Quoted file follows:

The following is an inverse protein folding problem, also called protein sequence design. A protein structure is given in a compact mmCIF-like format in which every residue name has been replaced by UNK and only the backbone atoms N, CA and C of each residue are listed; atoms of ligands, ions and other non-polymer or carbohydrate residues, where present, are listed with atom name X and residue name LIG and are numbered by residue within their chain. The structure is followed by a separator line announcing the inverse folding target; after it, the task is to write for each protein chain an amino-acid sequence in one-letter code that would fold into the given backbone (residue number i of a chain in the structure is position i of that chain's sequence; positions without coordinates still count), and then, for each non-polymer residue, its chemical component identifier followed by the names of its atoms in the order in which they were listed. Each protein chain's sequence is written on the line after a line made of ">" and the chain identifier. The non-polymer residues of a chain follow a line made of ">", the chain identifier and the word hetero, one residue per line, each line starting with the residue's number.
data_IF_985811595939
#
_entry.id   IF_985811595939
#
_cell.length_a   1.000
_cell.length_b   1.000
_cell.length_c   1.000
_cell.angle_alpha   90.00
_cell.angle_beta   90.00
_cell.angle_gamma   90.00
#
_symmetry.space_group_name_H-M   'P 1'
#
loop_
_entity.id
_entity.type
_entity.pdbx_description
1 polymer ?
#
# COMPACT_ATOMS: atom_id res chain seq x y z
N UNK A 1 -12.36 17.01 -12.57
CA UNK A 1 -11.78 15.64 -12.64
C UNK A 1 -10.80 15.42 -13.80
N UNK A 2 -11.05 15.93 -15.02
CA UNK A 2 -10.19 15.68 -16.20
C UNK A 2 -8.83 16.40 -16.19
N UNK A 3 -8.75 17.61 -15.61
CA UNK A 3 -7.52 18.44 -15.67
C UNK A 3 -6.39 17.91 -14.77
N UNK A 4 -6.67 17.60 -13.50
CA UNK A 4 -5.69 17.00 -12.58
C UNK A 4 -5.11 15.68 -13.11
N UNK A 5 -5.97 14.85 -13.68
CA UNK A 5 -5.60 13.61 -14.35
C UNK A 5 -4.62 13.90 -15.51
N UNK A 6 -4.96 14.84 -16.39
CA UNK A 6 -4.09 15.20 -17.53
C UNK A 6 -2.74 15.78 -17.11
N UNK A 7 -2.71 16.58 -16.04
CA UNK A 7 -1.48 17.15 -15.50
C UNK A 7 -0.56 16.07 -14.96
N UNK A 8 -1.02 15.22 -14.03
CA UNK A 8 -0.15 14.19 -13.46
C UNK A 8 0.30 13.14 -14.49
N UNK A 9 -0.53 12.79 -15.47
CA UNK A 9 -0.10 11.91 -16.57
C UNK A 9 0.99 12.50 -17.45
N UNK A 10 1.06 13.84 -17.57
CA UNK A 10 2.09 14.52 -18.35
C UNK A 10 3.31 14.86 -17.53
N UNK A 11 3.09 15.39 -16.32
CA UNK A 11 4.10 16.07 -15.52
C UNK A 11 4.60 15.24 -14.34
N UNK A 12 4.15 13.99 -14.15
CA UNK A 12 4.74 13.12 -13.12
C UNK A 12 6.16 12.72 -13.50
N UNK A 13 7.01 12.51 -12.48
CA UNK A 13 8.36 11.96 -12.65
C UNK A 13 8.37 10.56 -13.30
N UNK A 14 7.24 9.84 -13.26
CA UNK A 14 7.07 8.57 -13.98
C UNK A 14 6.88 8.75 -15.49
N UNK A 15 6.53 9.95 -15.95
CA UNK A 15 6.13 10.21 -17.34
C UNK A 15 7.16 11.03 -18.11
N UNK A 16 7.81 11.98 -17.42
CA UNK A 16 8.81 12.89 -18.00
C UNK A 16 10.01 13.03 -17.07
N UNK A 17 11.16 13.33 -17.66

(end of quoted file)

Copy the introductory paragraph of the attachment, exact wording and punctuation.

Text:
The following is an inverse protein folding problem, also called protein sequence design. A protein structure is given in a compact mmCIF-like format in which every residue name has been replaced by UNK and only the backbone atoms N, CA and C of each residue are listed; atoms of ligands, ions and other non-polymer or carbohydrate residues, where present, are listed with atom name X and residue name LIG and are numbered by residue within their chain. The structure is followed by a separator line announcing the inverse folding target; after it, the task is to write for each protein chain an amino-acid sequence in one-letter code that would fold into the given backbone (residue number i of a chain in the structure is position i of that chain's sequence; positions without coordinates still count), and then, for each non-polymer residue, its chemical component identifier followed by the names of its atoms in the order in which they were listed. Each protein chain's sequence is written on the line after a line made of ">" and the chain identifier. The non-polymer residues of a chain follow a line made of ">", the chain identifier and the word hetero, one residue per line, each line starting with the residue's number.